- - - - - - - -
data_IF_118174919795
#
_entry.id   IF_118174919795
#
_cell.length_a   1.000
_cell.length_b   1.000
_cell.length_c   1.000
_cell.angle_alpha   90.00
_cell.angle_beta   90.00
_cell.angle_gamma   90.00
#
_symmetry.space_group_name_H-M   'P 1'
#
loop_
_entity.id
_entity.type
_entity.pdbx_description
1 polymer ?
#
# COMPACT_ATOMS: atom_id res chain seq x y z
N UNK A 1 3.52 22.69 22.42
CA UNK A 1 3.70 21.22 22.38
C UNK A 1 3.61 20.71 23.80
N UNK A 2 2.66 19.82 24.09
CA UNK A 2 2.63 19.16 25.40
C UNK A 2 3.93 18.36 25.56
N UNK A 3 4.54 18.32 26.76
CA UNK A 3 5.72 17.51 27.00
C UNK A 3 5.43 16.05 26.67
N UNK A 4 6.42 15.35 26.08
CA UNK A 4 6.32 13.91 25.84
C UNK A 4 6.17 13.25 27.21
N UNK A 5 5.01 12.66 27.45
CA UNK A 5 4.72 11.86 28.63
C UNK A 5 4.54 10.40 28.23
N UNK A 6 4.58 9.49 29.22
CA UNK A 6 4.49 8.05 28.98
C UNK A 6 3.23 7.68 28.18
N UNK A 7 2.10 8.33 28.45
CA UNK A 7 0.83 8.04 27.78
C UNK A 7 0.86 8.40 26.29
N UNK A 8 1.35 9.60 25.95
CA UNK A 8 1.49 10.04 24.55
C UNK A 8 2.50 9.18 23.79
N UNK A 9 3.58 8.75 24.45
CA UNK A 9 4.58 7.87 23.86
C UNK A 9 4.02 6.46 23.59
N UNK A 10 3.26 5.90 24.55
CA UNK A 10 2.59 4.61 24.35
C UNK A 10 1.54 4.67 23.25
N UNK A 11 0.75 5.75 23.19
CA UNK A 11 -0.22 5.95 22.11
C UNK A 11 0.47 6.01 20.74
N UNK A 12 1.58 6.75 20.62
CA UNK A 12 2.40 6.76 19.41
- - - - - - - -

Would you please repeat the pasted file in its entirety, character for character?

data_IF_118174919795
#
_entry.id   IF_118174919795
#
_cell.length_a   1.000
_cell.length_b   1.000
_cell.length_c   1.000
_cell.angle_alpha   90.00
_cell.angle_beta   90.00
_cell.angle_gamma   90.00
#
_symmetry.space_group_name_H-M   'P 1'
#
loop_
_entity.id
_entity.type
_entity.pdbx_description
1 polymer ?
#
# COMPACT_ATOMS: atom_id res chain seq x y z
N UNK A 1 3.52 22.69 22.42
CA UNK A 1 3.70 21.22 22.38
C UNK A 1 3.61 20.71 23.80
N UNK A 2 2.66 19.82 24.09
CA UNK A 2 2.63 19.16 25.40
C UNK A 2 3.93 18.36 25.56
N UNK A 3 4.54 18.32 26.76
CA UNK A 3 5.72 17.51 27.00
C UNK A 3 5.43 16.05 26.67
N UNK A 4 6.42 15.35 26.08
CA UNK A 4 6.32 13.91 25.84
C UNK A 4 6.17 13.25 27.21
N UNK A 5 5.01 12.66 27.45
CA UNK A 5 4.72 11.86 28.63
C UNK A 5 4.54 10.40 28.23
N UNK A 6 4.58 9.49 29.22
CA UNK A 6 4.49 8.05 28.98
C UNK A 6 3.23 7.68 28.18
N UNK A 7 2.10 8.33 28.45
CA UNK A 7 0.83 8.04 27.78
C UNK A 7 0.86 8.40 26.29
N UNK A 8 1.35 9.60 25.95
CA UNK A 8 1.49 10.04 24.55
C UNK A 8 2.50 9.18 23.79
N UNK A 9 3.58 8.75 24.45
CA UNK A 9 4.58 7.87 23.86
C UNK A 9 4.02 6.46 23.59
N UNK A 10 3.26 5.90 24.55
CA UNK A 10 2.59 4.61 24.35
C UNK A 10 1.54 4.67 23.25
N UNK A 11 0.75 5.75 23.19
CA UNK A 11 -0.22 5.95 22.11
C UNK A 11 0.47 6.01 20.74
N UNK A 12 1.58 6.75 20.62
CA UNK A 12 2.40 6.76 19.41